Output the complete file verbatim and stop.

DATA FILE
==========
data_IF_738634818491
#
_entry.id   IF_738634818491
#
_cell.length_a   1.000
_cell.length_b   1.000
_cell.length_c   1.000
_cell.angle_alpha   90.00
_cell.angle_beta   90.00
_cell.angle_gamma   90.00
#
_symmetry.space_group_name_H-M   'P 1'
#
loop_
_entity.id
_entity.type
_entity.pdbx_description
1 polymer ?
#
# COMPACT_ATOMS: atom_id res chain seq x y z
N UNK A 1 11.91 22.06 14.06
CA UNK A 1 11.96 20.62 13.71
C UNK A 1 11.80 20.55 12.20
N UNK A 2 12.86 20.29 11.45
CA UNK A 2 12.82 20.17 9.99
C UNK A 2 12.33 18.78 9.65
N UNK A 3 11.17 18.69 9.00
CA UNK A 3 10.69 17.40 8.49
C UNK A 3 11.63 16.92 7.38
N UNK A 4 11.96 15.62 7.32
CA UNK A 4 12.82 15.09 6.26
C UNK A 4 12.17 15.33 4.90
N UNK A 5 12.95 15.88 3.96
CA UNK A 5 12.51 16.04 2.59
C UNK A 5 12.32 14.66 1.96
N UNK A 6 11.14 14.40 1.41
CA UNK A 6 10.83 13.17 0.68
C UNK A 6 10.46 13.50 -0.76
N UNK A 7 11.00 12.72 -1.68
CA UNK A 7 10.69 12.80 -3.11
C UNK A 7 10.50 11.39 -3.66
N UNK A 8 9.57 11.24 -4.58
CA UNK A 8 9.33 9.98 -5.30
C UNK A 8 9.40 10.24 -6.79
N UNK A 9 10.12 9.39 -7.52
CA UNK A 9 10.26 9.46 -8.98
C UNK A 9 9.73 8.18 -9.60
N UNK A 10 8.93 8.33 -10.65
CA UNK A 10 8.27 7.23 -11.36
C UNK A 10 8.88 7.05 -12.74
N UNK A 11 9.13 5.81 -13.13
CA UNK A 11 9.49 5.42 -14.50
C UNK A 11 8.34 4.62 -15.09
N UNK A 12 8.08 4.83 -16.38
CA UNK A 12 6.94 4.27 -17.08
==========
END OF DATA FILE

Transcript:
data_IF_738634818491
#
_entry.id   IF_738634818491
#
_cell.length_a   1.000
_cell.length_b   1.000
_cell.length_c   1.000
_cell.angle_alpha   90.00
_cell.angle_beta   90.00
_cell.angle_gamma   90.00
#
_symmetry.space_group_name_H-M   'P 1'
#
loop_
_entity.id
_entity.type
_entity.pdbx_description
1 polymer ?
#
# COMPACT_ATOMS: atom_id res chain seq x y z
N UNK A 1 11.91 22.06 14.06
CA UNK A 1 11.96 20.62 13.71
C UNK A 1 11.80 20.55 12.20
N UNK A 2 12.86 20.29 11.45
CA UNK A 2 12.82 20.17 9.99
C UNK A 2 12.33 18.78 9.65
N UNK A 3 11.17 18.69 9.00
CA UNK A 3 10.69 17.40 8.49
C UNK A 3 11.63 16.92 7.38
N UNK A 4 11.96 15.62 7.32
CA UNK A 4 12.82 15.09 6.26
C UNK A 4 12.17 15.33 4.90
N UNK A 5 12.95 15.88 3.96
CA UNK A 5 12.51 16.04 2.59
C UNK A 5 12.32 14.66 1.96
N UNK A 6 11.14 14.40 1.41
CA UNK A 6 10.83 13.17 0.68
C UNK A 6 10.46 13.50 -0.76
N UNK A 7 11.00 12.72 -1.68
CA UNK A 7 10.69 12.80 -3.11
C UNK A 7 10.50 11.39 -3.66
N UNK A 8 9.57 11.24 -4.58
CA UNK A 8 9.33 9.98 -5.30
C UNK A 8 9.40 10.24 -6.79
N UNK A 9 10.12 9.39 -7.52
CA UNK A 9 10.26 9.46 -8.98
C UNK A 9 9.73 8.18 -9.60
N UNK A 10 8.93 8.33 -10.65
CA UNK A 10 8.27 7.23 -11.36
C UNK A 10 8.88 7.05 -12.74
N UNK A 11 9.13 5.81 -13.13
CA UNK A 11 9.49 5.42 -14.50
C UNK A 11 8.34 4.62 -15.09
N UNK A 12 8.08 4.83 -16.38
CA UNK A 12 6.94 4.27 -17.08